This is a claim you’ll hear meditation teachers make a lot: “meditation is a science.” They often say it without making any effort to give support, as if it’s as uncontroversial a claim as reporting what’s for lunch. But is meditation a science? What would that mean?
Here’s one definition of “science”:
Science is the pursuit and application of knowledge and understanding of the natural and social world following a systematic methodology based on evidence.
According to this definition Science is….
- the pursuit and application of knowledge and understanding
- of the natural and social world
- following a systematic methodology based on evidence
Meditation, at least in the Buddhist traditions, seems to meet those criteria.
There is one thing that’s not specified in that definition, however, and which is normally taken for granted as being a part of “scientific” investigation, and which is absent from Buddhist meditation: that is the intersubjective (aka objective) availability of the evidence studied.
In meditation the objects of study are subjective phenomena — the objects and events of consciousness. Things like thoughts. It’s not possible, as Frege said, to hold a thought in my hand like a mineral sample and show it to you. Only I can look at the thought I’m having. And only you can look at the thought you’re having.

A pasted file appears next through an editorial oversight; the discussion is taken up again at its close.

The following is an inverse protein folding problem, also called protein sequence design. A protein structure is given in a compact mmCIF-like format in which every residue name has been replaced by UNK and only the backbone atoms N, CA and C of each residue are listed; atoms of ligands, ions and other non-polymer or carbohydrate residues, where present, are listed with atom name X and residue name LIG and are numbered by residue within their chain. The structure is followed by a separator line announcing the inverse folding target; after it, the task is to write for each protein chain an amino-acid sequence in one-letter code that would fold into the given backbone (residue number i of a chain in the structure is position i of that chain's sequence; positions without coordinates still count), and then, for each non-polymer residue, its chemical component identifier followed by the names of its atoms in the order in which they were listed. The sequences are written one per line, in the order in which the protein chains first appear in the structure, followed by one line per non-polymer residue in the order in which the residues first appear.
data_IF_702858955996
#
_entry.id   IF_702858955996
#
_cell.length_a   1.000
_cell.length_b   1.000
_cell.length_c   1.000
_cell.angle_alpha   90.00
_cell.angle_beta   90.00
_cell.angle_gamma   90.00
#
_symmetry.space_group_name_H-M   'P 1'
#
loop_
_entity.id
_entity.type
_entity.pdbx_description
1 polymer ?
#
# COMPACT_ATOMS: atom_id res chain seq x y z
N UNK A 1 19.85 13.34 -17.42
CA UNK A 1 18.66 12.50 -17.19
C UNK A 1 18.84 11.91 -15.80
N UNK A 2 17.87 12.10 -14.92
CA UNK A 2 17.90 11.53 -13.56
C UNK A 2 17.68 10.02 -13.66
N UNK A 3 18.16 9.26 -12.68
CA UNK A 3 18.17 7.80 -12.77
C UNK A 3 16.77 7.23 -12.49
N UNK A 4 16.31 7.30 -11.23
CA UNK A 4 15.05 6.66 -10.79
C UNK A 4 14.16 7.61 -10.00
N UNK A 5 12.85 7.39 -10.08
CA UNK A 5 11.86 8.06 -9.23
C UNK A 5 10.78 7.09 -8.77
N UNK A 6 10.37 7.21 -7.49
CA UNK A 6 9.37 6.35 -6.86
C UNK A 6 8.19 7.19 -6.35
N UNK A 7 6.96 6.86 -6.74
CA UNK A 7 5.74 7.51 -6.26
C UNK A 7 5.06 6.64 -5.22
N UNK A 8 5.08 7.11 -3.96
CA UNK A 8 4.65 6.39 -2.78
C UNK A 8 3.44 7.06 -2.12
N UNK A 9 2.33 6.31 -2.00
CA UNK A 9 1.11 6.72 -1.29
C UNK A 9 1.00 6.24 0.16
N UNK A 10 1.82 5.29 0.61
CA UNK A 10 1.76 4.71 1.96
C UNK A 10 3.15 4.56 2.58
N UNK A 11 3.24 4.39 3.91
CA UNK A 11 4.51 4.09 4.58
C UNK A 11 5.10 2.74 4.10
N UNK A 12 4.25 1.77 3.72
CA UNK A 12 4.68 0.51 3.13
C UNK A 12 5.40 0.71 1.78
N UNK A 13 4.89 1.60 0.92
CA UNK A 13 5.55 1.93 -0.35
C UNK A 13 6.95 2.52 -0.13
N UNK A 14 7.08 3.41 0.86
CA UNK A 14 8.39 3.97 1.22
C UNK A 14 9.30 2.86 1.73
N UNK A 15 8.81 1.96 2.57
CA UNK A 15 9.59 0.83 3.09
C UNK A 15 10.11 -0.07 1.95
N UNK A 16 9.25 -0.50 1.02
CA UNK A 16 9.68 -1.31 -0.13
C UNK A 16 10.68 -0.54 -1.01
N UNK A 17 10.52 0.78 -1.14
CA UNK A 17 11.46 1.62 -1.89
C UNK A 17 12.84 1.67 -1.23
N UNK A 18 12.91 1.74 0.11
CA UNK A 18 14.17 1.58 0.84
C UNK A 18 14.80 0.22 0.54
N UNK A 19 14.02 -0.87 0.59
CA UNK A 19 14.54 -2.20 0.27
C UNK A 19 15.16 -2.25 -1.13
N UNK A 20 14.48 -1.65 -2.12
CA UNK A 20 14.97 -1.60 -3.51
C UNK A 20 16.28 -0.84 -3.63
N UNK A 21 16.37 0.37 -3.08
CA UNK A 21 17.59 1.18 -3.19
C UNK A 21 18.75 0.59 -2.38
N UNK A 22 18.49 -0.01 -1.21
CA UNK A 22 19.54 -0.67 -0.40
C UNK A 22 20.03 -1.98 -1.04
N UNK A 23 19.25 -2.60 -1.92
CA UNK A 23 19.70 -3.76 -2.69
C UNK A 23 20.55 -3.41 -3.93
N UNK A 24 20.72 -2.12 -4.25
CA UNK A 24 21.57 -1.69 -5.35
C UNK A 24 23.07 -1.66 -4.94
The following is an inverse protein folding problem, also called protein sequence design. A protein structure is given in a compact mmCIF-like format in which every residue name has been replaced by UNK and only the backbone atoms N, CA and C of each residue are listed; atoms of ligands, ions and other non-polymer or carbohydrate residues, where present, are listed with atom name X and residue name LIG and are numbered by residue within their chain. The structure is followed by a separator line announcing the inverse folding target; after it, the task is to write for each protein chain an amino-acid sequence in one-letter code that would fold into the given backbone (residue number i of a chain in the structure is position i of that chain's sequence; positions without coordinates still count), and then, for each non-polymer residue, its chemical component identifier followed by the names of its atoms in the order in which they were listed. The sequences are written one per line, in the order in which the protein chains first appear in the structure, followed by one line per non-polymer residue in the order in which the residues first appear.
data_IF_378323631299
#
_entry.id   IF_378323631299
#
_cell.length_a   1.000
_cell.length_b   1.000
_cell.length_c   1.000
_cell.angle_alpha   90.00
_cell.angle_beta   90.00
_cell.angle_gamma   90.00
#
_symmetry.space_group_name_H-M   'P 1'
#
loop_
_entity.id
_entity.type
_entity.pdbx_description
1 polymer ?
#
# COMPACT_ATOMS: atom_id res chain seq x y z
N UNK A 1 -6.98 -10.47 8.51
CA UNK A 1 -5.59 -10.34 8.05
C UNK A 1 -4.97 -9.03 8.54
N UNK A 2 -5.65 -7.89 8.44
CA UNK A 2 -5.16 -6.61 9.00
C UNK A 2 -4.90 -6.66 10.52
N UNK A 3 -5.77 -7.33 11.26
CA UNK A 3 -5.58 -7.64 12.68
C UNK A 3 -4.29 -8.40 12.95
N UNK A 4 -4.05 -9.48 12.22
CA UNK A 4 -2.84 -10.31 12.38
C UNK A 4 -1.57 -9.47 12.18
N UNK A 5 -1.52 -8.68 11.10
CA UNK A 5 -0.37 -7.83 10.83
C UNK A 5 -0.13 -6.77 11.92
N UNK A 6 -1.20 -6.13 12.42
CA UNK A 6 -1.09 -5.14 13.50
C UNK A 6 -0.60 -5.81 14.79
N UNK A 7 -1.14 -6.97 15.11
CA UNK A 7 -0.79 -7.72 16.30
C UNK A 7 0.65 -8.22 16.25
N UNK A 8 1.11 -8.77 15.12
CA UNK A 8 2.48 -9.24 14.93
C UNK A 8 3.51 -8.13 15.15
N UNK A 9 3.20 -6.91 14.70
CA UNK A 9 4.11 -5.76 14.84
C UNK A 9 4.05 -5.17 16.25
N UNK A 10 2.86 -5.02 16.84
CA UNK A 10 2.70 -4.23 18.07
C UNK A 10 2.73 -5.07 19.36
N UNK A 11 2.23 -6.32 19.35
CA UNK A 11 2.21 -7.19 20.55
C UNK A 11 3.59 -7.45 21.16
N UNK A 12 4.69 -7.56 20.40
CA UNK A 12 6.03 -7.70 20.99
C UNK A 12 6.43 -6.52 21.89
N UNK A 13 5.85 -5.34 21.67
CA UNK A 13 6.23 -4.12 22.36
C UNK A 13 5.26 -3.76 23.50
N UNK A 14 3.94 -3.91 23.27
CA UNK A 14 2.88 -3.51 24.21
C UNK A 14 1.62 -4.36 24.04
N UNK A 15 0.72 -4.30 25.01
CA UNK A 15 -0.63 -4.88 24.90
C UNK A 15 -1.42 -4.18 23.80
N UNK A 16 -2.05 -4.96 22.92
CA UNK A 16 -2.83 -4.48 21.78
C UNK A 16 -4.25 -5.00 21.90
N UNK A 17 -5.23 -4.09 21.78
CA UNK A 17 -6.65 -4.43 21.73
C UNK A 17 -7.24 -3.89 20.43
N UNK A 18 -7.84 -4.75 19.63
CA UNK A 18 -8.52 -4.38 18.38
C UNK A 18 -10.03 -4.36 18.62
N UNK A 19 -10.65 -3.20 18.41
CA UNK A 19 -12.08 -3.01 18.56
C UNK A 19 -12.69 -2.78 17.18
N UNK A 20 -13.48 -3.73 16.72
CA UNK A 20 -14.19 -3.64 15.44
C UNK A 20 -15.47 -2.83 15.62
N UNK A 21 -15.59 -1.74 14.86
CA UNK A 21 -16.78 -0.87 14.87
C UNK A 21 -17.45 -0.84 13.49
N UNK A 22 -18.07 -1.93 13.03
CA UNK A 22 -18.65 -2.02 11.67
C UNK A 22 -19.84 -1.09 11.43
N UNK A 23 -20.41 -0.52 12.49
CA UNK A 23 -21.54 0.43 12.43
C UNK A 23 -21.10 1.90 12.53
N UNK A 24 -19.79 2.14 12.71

It may be true that the same lawful processes operate on my thoughts in my cognitive environment as operate on your thoughts in your cognitive environment. But the fact that we can’t observe intersubjectively makes the whole project much harder to be “scientific” about.
Because of this, I don’t think it’s quite fair to say that meditation is a science. It’s more like meditation is a good friend of science.